Malegaon blast case: Bombay high court gives orders
Mumbai: The Bombay high court on Thursday directed the additional solicitor general to provide certain documents, including confessional statements, of three accused in the 2008 Malegaon blast case to the intervener (father of a youth, Bilal, who died in the blast) and also to accused Sadhvi Pragya Singh Thakur’s lawyer within two days. The court observed that it would not be possible to decide on Sadhvi’s bail application without going through these documents. The National Investigation Agency (NIA), earlier in the day, had already informed the court that it does not have any objection if the accused is granted bail.
The documents concerned include confessions of the three accused, transcript or conversation recorded by Swami Amritanand alias Sudhakar Dwivedi on his laptop, transcript or conversation intercepted after the incident, Forensic Science Laboratory’s report on voice samples and the call data record of phones used by the accused in the case.
During the hearing, senior counsel B.A. Desai, on behalf of intervener Nisar Ahmed, whose son Sayed Azhar died in the blast, pointed out to the division bench of Justice Ranjit More and Justice Dr Shalini Phansalkar-Joshi that the prosecution has not provided the above mentioned documents to the intervener. Hence, it has become difficult for it to restrict its arguments to limited points, Mr Desai said. Following this, the bench directed additional solicitor general Anil Singh to provide all the required documents to them within two days and posted the matter for further hearing on January 31.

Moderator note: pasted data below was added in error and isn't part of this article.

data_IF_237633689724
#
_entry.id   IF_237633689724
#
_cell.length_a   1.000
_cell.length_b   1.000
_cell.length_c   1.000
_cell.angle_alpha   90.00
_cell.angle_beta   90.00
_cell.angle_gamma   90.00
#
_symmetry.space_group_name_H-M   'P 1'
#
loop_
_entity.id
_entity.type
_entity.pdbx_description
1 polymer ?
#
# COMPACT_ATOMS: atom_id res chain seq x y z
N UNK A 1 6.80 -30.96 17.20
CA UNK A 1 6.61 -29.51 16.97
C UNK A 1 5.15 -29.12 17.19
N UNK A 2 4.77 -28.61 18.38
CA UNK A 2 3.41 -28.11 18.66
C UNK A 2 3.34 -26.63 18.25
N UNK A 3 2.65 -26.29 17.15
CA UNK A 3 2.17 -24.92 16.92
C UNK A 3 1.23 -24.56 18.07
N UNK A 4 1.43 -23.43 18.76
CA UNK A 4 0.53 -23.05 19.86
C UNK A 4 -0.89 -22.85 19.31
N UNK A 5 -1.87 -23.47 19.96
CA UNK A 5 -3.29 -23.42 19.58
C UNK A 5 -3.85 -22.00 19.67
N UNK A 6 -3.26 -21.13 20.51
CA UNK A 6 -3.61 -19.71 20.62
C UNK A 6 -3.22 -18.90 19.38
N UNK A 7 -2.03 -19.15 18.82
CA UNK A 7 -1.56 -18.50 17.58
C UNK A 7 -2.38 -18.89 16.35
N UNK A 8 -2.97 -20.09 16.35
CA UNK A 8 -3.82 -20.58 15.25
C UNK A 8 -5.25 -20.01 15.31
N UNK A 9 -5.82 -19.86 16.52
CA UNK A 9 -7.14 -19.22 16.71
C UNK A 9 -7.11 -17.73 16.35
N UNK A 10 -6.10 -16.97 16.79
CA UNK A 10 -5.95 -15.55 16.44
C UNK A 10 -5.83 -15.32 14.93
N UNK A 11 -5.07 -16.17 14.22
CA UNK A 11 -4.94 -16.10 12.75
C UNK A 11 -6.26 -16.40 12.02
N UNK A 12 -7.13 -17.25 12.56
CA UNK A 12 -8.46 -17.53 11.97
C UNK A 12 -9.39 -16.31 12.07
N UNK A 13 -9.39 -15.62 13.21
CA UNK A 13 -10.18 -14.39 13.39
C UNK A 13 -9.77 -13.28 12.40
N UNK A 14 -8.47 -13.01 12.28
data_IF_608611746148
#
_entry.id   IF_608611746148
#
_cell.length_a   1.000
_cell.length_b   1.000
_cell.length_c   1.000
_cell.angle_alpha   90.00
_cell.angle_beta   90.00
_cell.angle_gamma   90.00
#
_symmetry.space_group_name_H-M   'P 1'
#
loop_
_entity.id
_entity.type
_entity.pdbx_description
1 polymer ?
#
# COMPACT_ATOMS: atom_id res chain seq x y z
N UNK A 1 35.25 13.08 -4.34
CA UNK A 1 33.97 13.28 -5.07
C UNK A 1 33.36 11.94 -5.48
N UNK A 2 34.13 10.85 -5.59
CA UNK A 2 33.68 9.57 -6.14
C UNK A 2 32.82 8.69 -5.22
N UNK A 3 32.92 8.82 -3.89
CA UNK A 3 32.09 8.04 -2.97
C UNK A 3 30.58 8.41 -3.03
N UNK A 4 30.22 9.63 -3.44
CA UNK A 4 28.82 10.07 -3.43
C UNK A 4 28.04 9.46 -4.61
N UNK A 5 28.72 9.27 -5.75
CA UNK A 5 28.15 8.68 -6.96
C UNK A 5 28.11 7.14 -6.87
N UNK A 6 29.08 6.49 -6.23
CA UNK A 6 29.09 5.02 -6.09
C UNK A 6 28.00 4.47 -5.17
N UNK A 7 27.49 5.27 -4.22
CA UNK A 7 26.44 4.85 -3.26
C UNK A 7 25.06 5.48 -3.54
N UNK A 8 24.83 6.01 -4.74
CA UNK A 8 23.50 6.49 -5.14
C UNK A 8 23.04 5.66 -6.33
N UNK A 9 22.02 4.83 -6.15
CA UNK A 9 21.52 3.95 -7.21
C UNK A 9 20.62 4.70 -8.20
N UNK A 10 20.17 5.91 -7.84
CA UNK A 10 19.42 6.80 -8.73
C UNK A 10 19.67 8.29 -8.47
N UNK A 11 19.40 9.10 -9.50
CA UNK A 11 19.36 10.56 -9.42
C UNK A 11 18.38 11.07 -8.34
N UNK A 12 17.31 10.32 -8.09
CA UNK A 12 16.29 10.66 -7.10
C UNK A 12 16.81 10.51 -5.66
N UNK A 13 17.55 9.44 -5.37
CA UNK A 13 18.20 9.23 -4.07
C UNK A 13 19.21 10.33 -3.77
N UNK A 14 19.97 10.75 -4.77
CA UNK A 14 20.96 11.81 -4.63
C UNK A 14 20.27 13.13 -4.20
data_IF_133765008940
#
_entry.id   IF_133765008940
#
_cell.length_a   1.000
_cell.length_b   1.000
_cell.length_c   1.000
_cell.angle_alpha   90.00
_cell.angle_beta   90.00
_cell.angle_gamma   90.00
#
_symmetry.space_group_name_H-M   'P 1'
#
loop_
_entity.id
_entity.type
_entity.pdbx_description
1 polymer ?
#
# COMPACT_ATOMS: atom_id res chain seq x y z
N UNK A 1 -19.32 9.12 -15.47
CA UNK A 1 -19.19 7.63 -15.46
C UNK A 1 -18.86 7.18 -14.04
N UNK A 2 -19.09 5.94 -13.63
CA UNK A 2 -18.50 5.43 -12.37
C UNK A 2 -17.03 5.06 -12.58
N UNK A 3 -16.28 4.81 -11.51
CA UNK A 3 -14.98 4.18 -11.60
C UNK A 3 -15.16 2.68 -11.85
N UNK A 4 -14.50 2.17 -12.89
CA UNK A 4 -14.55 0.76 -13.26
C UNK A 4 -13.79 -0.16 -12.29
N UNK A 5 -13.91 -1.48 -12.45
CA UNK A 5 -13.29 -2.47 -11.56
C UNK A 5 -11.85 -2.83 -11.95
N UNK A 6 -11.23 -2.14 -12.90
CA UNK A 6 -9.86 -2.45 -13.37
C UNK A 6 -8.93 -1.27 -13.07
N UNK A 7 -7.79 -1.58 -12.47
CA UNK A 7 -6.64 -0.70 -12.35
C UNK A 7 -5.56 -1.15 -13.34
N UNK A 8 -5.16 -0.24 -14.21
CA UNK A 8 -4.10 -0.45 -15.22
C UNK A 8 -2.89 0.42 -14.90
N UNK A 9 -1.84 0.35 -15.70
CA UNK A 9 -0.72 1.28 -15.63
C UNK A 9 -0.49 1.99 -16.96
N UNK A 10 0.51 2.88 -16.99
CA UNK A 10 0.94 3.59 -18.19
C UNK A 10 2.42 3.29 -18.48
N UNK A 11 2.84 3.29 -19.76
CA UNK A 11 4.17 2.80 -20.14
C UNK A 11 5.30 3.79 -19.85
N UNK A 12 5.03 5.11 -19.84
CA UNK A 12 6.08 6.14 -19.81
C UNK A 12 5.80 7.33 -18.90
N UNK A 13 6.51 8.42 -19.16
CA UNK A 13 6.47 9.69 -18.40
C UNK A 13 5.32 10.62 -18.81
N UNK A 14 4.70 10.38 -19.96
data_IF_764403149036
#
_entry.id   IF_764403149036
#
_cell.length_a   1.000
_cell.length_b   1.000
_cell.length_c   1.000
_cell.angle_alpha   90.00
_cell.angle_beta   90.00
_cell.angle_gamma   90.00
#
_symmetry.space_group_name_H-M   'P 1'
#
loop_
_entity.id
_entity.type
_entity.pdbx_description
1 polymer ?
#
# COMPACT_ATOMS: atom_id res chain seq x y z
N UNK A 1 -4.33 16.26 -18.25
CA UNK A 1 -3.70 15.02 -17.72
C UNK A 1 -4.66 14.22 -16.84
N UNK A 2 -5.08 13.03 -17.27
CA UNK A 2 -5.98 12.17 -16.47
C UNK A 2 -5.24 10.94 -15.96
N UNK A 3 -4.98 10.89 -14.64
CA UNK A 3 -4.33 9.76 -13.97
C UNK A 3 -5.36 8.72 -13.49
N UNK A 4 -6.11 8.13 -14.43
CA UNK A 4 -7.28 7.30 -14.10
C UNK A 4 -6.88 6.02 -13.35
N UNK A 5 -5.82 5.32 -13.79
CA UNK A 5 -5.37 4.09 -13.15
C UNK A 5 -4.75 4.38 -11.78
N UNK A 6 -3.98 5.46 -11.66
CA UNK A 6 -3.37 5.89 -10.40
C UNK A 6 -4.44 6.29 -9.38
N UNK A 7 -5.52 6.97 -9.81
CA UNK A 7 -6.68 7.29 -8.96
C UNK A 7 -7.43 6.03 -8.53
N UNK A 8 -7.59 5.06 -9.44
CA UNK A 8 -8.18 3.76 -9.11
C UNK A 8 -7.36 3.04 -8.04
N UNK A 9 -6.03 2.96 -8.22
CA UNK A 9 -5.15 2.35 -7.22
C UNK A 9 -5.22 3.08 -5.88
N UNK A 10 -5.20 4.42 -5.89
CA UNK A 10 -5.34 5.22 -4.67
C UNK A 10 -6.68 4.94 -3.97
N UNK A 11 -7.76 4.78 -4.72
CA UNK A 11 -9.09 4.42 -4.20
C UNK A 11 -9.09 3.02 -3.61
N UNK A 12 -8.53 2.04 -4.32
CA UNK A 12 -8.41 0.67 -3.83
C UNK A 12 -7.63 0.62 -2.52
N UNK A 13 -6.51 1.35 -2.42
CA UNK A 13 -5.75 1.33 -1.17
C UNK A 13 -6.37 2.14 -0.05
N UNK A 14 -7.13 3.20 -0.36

Before the commencement of the intervener’s arguments, additional solicitor general Singh, appearing for the NIA, had told the court that the agency has already held that the provisions of the stringent MCOCA are not applicable in the case.
He further told the court that even before the NIA took over the probe, several prime witnesses had retracted their statements and complained that they were forced by the ATS to say incorrect things in their statements.
The trial court had given several reasons for rejecting Sadhvi’s bail application despite a clean chit from the NIA. The reasons for not granting bail included the fact that despite having the same material in hand, the agency had strongly opposed her bail plea earlier. The judge was of the view that even if confessional statements of a few accused were excluded, there was a prima facie case against her. According to the trial court order, a few things claimed by the applicant, including that the bike used in the blast was sold by her and was not in her possession, can be proved during trial.